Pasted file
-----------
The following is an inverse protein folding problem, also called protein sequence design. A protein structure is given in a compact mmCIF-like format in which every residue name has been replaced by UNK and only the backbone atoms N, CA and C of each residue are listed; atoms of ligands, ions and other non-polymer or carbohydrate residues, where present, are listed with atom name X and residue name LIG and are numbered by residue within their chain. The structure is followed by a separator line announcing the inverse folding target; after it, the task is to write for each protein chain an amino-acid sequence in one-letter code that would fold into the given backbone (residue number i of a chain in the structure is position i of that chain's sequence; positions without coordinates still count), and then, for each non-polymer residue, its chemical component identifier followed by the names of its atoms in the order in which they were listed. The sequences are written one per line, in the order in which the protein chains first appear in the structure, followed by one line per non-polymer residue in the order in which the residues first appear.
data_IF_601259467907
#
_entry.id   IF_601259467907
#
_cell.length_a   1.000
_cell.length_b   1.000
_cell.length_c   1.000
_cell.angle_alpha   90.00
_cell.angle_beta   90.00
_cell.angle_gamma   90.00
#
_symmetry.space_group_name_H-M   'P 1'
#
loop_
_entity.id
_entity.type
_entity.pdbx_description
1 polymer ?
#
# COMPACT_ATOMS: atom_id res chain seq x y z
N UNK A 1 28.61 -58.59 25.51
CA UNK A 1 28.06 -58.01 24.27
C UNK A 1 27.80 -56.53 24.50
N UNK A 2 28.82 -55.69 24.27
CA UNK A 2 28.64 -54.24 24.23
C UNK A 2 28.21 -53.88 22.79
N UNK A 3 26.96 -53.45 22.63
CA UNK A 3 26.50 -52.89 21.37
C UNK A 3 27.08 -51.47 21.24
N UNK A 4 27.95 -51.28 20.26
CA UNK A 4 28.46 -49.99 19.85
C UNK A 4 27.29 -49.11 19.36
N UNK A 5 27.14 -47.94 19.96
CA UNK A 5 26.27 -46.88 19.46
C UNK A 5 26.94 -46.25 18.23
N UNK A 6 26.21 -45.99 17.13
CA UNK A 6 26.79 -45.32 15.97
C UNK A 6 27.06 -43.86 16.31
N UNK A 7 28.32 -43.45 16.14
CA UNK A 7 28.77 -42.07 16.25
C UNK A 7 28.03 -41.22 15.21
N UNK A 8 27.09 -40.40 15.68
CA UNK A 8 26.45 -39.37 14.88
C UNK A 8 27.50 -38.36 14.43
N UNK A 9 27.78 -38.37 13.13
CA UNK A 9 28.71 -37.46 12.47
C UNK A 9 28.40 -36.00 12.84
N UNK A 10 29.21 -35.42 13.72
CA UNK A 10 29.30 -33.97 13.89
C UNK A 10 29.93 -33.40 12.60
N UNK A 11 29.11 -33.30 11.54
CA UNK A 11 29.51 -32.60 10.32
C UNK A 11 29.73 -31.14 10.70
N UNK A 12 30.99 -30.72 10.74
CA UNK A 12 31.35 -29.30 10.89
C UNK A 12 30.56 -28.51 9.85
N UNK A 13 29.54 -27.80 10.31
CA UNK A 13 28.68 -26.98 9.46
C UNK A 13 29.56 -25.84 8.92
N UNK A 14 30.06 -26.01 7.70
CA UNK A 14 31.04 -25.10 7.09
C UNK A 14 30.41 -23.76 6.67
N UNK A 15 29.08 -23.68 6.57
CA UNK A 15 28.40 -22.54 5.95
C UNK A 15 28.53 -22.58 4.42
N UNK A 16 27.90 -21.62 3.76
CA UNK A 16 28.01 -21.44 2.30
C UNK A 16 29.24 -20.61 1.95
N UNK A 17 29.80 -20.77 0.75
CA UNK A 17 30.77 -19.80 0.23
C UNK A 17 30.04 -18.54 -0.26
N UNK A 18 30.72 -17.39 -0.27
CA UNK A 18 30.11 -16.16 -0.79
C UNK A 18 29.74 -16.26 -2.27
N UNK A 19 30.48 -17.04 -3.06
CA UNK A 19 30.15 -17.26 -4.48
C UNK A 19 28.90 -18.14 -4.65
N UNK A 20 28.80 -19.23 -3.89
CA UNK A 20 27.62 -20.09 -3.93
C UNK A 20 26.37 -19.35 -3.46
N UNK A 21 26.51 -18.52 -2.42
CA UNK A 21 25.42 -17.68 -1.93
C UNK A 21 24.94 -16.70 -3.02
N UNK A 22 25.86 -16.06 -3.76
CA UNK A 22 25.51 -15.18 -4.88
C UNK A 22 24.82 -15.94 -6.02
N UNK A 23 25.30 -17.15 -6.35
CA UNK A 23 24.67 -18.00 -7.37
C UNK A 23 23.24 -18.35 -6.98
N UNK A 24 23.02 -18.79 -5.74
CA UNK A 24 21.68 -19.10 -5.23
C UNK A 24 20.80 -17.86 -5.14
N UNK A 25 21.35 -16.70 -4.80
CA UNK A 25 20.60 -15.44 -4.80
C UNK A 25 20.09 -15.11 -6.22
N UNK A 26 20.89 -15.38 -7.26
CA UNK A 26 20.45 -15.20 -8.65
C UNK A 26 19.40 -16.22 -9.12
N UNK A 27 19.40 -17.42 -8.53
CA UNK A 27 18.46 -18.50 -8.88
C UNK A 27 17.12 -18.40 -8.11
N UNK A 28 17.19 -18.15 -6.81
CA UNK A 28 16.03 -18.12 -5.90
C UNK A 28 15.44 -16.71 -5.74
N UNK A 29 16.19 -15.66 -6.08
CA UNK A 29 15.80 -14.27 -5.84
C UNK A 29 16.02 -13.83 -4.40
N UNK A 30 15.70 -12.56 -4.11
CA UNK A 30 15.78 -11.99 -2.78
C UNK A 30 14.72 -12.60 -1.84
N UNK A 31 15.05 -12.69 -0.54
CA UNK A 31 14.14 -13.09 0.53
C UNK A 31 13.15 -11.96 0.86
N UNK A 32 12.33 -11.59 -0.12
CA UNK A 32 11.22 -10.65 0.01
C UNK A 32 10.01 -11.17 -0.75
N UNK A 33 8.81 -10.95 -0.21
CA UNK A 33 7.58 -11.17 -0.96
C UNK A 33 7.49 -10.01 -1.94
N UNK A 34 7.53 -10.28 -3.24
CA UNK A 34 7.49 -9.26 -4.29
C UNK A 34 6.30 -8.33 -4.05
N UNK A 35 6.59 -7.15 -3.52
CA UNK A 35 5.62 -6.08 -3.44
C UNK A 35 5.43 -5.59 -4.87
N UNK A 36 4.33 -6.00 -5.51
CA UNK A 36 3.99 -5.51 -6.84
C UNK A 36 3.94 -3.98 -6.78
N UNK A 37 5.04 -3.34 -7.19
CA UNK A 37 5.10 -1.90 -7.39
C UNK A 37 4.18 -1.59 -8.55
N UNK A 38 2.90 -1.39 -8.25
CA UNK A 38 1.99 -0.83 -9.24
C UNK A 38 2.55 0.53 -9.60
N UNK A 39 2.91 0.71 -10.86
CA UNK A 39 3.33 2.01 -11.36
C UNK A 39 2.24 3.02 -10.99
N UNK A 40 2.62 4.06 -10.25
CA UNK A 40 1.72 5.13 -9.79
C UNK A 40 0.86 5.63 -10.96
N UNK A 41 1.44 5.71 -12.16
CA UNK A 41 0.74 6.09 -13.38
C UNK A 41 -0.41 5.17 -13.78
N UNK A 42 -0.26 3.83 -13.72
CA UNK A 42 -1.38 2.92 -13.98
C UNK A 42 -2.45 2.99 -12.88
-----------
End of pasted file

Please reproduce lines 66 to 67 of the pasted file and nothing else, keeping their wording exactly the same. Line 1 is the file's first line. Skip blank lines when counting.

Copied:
C UNK A 15 28.53 -22.58 4.42
N UNK A 16 27.90 -21.62 3.76